LIMA — The anticipated approval of the single-shot Johnson & Johnson vaccine raises the possibility that Ohio will soon expand vaccine eligibility, which for weeks has been restricted to older adults, healthcare workers, K-12 educators and a small group of adults with rare medical disorders who are at high risk for severe COVID-19 complications.
But that expansion will continue to be rolled out incrementally and remain focused on age limits until all adults 50 years and older have had the chance to get their shot, Gov. Mike DeWine confirmed this week, citing COVID-19 mortality rates among older adults as justification for Ohio’s age-based approach.
While it’s unclear exactly when the age limit will be lowered, the next group of Ohioans to receive their vaccines will be those 60 years and older, followed by those 55 years and older and then adults 50 years and older.
Some groups of essential workers with a high risk of exposure to coronavirus on the job may be included in these stages as well, DeWine said.
The speed with which new groups become eligible for vaccines will depend upon how quickly supplies increase and how much demand exists among younger Ohioans.
Already, Allen County has vaccinated nearly 60% of seniors 80 years and older and more than half of those between 75-79 years old, while vaccination rates among those 65 and older continue to rise, according to Ohio Department of Health data.
Steven Martin, professor and dean of Ohio Northern University’s College of Pharmacy, said that the logistics of delivering vaccines to communities, scheduling appointments and verifying eligibility for a vaccination effort of this magnitude are already complicated, so tailoring eligibility beyond simple criteria like age or occupation is not always practical even when there is good reason to prioritize other vulnerable populations.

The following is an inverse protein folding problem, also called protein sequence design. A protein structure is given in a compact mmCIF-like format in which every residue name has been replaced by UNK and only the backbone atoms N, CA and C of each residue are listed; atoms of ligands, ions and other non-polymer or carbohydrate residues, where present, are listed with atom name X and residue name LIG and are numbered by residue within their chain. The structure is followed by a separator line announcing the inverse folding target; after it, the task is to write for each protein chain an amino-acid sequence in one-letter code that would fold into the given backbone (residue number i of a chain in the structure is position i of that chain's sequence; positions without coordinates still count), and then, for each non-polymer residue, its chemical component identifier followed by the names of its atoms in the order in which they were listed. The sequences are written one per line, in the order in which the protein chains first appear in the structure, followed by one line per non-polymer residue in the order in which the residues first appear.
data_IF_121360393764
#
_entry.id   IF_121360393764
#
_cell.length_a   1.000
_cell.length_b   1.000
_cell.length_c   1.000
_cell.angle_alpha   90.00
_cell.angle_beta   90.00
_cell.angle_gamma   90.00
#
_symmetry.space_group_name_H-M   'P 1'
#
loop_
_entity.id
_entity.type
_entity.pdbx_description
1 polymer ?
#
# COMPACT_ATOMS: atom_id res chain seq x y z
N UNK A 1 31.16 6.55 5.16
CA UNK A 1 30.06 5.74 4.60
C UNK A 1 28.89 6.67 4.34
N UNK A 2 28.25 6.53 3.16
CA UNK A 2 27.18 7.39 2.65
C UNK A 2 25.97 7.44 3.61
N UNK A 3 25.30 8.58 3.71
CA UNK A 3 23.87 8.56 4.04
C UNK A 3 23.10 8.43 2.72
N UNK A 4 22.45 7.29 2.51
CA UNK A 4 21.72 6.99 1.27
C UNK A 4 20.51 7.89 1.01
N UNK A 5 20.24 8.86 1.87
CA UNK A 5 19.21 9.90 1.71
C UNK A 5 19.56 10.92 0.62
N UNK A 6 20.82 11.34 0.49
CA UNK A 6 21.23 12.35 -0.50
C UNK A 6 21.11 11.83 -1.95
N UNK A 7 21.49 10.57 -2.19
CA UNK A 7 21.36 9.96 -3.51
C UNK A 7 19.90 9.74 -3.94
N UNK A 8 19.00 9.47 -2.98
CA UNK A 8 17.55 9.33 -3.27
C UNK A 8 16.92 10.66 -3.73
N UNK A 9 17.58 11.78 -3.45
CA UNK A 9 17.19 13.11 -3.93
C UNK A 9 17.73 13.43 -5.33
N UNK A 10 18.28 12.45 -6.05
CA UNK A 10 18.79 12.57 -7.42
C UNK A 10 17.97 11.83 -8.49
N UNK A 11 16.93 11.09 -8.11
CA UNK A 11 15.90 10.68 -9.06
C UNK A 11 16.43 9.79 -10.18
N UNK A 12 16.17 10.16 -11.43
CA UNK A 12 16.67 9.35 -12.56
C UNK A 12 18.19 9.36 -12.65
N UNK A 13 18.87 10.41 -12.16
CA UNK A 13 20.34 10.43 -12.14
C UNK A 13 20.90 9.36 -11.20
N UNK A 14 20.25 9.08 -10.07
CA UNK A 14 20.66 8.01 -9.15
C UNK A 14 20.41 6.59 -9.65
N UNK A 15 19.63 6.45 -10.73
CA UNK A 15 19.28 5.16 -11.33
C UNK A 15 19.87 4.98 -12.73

“You have to keep it as simple as possible in order to be as effective as possible in getting people into the system,” Martin said.
Still, there have been calls to include a broader share of essential workers, many of whom are routinely exposed to the virus on the job.
And there are concerns that restricting eligibility by age unintentionally builds inequity into the process, as life expectancy among Black Americans is often shorter than that of their white peers.
“It’s a legitimate concern, but one which we don’t really have a good way to solve given that this is a very large, unprecedented effort to try and vaccinate the country,” Martin said.
“Hopefully by summer, everyone who would like to be vaccinated will have an access point to get vaccinated. I think the bigger push to me would be let’s try to get as much vaccine into the system as possible so that we get to the point where anyone who wants it is able to get it without barrier.”